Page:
If Russian officials are to be believed, the reason people worry about what Russia might do next is because they suffer from Russophobia, an irrational fear of all things Russian.
In February, Russian Foreign Minister Sergei Lavrov assailed the “fashion of Russophobia in certain capitals” during a visit to Germany. Then Russia’s defense ministry accused General Philip Breedlove of Russophobia. The commander of U.S. forces in Europe had testified that the United States and its allies were “deterring Russia now and preparing to fight and win if necessary” following the Kremlin’s military adventures in Ukraine and Syria.
“Russophobe” has become a convenient label for anyone who disagrees with Russian President Vladimir Putin’s aggressive behavior at home and abroad. You are not criticizing an authoritarian leader and his erratic policies; you are instead attacking the Russian nation.
Russia’s state media churns out reports on how enemies are tirelessly seeking to isolate the country — when in fact it is Putin’s own actions that are closing off Russia.
When I first visited Moscow as a college student 25 years ago, the Soviet Union was in its last year of existence. Kremlin reformer Mikhail Gorbachev was opening up the country after more than seven decades of communism, and Russians were hungry to rejoin the world. Goodwill, curiosity and hope were the overriding feelings among Russians and Americans alike. My host parents in Moscow even displayed a picture of then-President George H.W. Bush in their living room.
The Cold War was finally over. I was fascinated by the parallel world that had existed behind the Iron Curtain and shocked by the deprivations that people endured. Later, as a journalist based in Moscow, I would encounter dozens of Russians who welcomed me into their homes and hearts. It helped, of course, that I tried my damnedest to speak Russian. But it never hurt to be American. Often it was an advantage.
My initial interest in Russia led me to explore other countries that had belonged to the Soviet empire: Ukraine, Poland, the Baltic states, the Central Asian republics. Although anti-Russian rhetoric has cheapened the political discourse in those places, the Russian language is still widely understood, if not actively used. Given their difficult history with Russia, eastern European countries viewed membership in the North Atlantic Treaty Organization as a prudent defensive measure. Putin’s surprise attack on Ukraine proved them right.
To me, the folly of Russophobia became most obvious in Ukraine. Most of my Ukrainian friends speak Russian as their first language, and many have parents or grandparents from Russia. They aren’t afraid of Russia but of its revanchist, autocratic government.
The crux of the problem between Russia and its former satellites is that nationalism was the driving force behind the independence movements that split apart the Soviet Union. Estonians, Lithuanians and Georgians knew who they were and what they wanted: their own countries.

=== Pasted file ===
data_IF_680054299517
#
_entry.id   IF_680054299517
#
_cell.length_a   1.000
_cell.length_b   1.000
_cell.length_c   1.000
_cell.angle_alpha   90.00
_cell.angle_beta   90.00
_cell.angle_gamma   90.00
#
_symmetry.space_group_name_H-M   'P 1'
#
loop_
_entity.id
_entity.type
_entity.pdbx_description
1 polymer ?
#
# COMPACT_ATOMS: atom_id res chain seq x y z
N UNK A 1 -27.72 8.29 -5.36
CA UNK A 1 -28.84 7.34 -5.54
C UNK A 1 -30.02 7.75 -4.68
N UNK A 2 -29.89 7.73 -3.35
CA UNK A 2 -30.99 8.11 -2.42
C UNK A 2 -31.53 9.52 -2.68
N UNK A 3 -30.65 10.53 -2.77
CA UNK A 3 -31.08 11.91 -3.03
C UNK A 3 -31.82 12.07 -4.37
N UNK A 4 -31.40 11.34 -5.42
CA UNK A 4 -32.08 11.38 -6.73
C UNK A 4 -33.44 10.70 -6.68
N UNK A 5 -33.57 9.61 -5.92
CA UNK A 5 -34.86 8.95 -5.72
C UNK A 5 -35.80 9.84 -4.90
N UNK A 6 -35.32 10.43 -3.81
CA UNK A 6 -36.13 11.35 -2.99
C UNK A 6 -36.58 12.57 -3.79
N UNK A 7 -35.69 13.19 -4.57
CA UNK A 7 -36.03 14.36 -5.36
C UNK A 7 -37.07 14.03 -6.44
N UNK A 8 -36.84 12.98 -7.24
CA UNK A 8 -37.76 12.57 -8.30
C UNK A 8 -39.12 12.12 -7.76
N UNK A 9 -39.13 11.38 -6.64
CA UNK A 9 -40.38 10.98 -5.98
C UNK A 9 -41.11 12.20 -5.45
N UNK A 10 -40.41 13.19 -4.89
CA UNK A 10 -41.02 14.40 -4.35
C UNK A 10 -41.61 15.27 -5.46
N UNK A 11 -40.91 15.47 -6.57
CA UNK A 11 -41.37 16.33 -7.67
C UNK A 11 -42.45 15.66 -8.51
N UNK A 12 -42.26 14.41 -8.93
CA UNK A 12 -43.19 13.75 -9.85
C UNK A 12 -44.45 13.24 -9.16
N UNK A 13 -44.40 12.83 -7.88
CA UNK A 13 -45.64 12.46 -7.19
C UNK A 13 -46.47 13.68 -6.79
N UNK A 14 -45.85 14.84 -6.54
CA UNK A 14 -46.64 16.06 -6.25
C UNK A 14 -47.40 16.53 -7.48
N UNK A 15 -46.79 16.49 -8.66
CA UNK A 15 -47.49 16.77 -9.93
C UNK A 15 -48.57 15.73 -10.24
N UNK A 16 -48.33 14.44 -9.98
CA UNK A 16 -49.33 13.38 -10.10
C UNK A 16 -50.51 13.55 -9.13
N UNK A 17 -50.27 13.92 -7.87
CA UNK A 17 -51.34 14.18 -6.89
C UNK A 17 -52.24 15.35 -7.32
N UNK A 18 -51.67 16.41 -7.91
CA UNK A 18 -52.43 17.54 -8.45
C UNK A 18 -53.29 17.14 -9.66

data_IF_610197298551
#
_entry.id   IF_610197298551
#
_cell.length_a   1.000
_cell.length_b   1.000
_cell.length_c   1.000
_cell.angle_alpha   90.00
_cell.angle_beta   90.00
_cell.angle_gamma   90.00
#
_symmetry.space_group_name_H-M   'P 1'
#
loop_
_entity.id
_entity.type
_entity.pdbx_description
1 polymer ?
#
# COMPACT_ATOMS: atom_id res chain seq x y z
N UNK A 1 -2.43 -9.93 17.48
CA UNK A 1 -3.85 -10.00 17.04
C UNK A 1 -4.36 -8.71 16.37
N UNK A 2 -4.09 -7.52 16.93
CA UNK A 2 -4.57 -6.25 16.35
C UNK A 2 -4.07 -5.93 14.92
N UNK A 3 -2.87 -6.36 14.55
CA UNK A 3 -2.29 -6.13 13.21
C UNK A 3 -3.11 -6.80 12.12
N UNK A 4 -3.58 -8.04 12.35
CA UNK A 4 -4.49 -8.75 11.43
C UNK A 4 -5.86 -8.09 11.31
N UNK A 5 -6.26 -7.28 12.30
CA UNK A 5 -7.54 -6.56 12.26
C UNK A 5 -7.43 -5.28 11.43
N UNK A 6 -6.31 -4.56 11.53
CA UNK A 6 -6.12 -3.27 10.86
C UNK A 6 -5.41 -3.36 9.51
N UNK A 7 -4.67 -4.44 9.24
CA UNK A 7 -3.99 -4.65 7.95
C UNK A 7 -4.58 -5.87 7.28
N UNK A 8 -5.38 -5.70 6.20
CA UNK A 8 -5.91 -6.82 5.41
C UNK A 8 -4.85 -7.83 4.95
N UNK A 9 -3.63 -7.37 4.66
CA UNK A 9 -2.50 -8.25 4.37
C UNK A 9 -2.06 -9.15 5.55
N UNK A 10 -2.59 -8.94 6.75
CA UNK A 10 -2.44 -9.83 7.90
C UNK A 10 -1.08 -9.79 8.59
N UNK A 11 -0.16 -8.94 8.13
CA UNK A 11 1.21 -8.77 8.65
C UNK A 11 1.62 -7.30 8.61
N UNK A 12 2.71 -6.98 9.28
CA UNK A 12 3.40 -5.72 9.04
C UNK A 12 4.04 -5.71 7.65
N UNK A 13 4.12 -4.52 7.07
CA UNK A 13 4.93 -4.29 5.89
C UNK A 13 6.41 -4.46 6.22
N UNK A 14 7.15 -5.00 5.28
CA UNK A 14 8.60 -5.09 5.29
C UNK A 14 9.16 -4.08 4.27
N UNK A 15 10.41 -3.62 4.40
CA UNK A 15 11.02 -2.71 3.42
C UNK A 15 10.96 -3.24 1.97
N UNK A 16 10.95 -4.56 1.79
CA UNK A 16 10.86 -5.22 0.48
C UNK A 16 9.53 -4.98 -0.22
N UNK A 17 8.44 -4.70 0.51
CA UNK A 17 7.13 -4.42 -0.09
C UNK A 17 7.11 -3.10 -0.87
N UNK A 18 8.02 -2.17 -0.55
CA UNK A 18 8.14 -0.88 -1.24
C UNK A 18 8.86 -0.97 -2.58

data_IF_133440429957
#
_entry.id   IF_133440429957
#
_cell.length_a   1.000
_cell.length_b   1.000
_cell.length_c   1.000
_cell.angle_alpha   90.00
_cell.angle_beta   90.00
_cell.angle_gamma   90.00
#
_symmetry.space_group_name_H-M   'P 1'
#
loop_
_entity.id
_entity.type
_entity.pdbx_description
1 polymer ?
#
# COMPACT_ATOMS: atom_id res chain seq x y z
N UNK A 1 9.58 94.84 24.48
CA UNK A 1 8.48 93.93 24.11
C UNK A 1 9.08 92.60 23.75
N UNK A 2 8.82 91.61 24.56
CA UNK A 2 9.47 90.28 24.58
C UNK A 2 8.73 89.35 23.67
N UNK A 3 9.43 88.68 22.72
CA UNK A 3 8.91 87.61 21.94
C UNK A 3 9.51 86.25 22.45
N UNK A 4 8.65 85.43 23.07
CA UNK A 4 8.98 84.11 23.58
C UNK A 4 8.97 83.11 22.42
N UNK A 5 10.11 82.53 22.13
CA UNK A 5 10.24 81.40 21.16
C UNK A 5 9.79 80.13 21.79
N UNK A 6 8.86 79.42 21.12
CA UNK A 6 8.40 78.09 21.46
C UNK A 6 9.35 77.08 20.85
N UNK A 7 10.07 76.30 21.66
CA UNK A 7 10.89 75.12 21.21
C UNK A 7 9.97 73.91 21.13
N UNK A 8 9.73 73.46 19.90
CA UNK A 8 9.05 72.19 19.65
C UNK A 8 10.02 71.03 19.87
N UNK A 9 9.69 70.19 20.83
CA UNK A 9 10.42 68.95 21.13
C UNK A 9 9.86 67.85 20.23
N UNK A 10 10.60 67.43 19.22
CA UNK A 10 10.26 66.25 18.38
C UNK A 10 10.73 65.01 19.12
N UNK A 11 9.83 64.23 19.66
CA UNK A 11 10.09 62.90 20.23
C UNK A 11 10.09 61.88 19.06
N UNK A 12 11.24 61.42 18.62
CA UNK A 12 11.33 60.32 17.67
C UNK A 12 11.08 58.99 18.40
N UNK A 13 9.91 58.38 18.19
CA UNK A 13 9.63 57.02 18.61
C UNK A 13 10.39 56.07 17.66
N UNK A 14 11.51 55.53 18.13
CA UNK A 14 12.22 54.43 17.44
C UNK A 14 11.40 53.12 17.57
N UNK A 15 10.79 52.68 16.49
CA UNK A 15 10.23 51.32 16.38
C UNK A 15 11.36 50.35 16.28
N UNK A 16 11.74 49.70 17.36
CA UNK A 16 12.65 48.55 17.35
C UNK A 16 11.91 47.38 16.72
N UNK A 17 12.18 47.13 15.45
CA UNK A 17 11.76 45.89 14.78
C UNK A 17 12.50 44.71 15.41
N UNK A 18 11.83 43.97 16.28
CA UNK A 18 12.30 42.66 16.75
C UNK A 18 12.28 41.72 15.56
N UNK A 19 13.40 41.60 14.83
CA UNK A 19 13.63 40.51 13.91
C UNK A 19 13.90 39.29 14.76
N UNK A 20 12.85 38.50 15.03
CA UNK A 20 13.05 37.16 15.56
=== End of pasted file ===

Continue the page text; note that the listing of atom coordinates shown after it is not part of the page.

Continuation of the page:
But from Russians’ perspective, it looked like their neighbors were abandoning them. Russians never had to liberate themselves from the Soviet Union: They just woke up one day in its ideological ruins. Not surprisingly, Russian nationalism today ties together a jumble of monarchist, Orthodox Christian and communist strands.
The appeal of Russophobia isn’t just based on resentment about the breakup of an empire. It’s also rooted in the frustration that the Western model of governance proved a more attractive way of running a country.
Putin, now in his 17th year of ruling Russia, is preoccupied with regime survival. That’s one reason the Kremlin is working so hard to discredit liberal democracy as a system of government. Telling Russians to fear the West because the West hates Russia is a way of distracting the population from the deficiencies of one-man rule.
Ever since my first visit to Russia in 1991, Russians have asked me why I decided to learn their language and travel to their country. People were incredulous that an American without any Russian roots could be so interested in their country.
My answer was simple: the mellifluous Russian language, the richness of Russian literature, the vastness of the country’s geography and the diversity of its peoples. It was all about what Russians themselves call the “Russian soul” — a generosity of spirit and a knack for improvisation amid adversity.
In their bluster about a brave new Russky Mir (“Russian world”) to redeem the perceived humiliations of the past, Russia’s current rulers are putting their own insecurities on full display. In the process, they have squandered the country’s greatest resource, which isn’t oil and gas but Russia’s enormous soft power.
Ironically, the biggest Russophobes inhabit Russia’s highest political offices. They are the people who believe the essentialist argument that the Russian people are too immature for real democracy and can only be ruled by a strong leader.
Russophobia isn’t an international problem. It’s a domestic one.